Carracci - The Butchers Shop - 1583
Some dogs do and some don't appear to recognize themselves in the mirror. Does that mean it's okay to kill and eat the dogs that don't recognize themselves? This seems like a silly criterion. Animals can recognize and fear physical threats, as well as experience pain from injuries inflicted on them, regardless of whether they understand that it's themselves in the mirror or not.
Have you any studies to cite that indicate dogs can recognize themselves in a mirror? I've personally never witnessed that and I've never seen dogs listed in the very short list of species that can.
Pigs pass the mirror test. They are well aware of themselves and the brutality inflicted upon them in the meat industry.
Thanks, Albert. I saw something about this quite some time ago on discoveryblogs. It did indicate that the pigs could interpret information for a mirror, but doesn't indicate whether or not they can interpret themselves - or if they even have a concept of self. Smart, yes - selfaware, no.
Even if the pig were self aware, that still doesn't justify a leap to avoiding oysters at all - that is the part that make veganism seem like a religion to me; arbitrary dogma to create an ingroup with a sense of moral superiority.
Why would it not be okay to eat dog?
All insects recognize and react to physical threats.
Plants can also recognize and react to physical threats. See previously posted studies. Your point?
There has to be some line drawn on which life is sacred to you and what isnt. Currently it seems based on the big eye, round head phenomenon.
I'm sure you would agree however, that there are certain humans that can neither assert their rights nor possibly even have an idea that they have any rights to begin with: babies and probably most young children, people with various kinds of mental illnesses, people who are unable to communicate for many different reasons, etc. Do they not have rights? Yes, they do. And they have spokesmen for their rights. Your assertion that it is a prerequisite that an individual has to be able to reason to the point of identifying that they have rights is spurious. Because other species are unable to defend their rights doesn't mean that there aren't rational arguments for conveying rights upon them. That is one other thing that makes humans so remarkable, they actually have the capacity to act with compassion towards other species and to not see all the world and everything in it as being here simply to do with what we please and at our leisure.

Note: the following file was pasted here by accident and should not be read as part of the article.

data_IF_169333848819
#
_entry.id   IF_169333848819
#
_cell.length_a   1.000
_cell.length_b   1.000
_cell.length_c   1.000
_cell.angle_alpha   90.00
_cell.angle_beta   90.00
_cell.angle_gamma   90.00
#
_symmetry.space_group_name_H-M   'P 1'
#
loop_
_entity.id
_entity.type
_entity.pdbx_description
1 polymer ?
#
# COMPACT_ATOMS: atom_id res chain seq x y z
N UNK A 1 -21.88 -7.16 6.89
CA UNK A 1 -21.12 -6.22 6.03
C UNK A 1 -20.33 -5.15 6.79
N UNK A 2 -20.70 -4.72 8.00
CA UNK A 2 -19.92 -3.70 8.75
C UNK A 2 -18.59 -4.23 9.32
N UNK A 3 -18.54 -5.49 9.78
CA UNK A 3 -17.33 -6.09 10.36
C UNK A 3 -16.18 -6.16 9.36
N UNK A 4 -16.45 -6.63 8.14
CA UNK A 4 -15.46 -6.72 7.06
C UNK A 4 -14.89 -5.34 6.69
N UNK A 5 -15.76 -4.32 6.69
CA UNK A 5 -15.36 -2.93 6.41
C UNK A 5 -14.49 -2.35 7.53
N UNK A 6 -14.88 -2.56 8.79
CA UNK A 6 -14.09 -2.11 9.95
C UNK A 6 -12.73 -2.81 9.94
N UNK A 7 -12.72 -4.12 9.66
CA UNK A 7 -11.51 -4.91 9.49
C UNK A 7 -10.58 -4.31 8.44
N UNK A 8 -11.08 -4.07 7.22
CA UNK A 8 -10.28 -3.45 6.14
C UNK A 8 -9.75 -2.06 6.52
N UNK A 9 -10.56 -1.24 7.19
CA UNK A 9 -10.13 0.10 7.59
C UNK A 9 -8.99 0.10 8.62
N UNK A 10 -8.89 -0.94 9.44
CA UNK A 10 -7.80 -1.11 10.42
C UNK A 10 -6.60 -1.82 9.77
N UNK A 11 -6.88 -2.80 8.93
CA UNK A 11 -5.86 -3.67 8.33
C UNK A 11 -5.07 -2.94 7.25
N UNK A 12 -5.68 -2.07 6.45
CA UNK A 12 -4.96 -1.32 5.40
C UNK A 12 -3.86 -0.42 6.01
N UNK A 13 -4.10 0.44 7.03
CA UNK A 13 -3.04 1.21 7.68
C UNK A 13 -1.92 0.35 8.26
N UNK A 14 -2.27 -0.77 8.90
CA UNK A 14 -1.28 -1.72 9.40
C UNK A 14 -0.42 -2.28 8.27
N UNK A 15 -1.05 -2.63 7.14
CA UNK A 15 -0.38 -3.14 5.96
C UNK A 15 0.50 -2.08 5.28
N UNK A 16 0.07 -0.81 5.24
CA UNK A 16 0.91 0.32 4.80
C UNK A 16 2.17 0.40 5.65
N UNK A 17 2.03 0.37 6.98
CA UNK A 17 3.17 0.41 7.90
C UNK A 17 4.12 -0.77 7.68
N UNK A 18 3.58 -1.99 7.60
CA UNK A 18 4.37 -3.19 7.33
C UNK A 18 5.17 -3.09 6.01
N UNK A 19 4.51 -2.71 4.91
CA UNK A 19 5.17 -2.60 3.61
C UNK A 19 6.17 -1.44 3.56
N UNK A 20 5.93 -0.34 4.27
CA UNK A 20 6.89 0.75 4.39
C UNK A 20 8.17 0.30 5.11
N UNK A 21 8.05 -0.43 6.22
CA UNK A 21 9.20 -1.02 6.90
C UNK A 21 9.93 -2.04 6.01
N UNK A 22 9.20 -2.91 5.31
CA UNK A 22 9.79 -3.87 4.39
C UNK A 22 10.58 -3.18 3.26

You know, you really throw your intellectual integrity into question when you revert to the babies argument - unless you can't actually associate a baby with the adult that it will become. I'll just leave it at that and respond to a cleaned up version if you care to try again.
Responding to Stephen's assertion that "The reason humans have rights is simply because we assert them." And babies were only one the examples, and I don't see the problem in this context.
So you really can't see babies as being human beings then? You can't differentiate between a baby that is in the process of developing full self-awareness and a cow that never will?
Huh? By that logic, we shouldn't kill newly conceived fetuses because they have a high probability of some day developing full self-awareness. Are you secretly Catholic? And, again, what about the severely mentally retarded, severely mentally ill, demented, etc.? They don't have the potential of which you speak, yet we grant them rights. The basis of human rights, at least in the view of just about everybody I've ever met besides you, is not the fact that humans have current or potential self-awareness; otherwise, we wouldn't grant rights to individuals who belong to the above groups.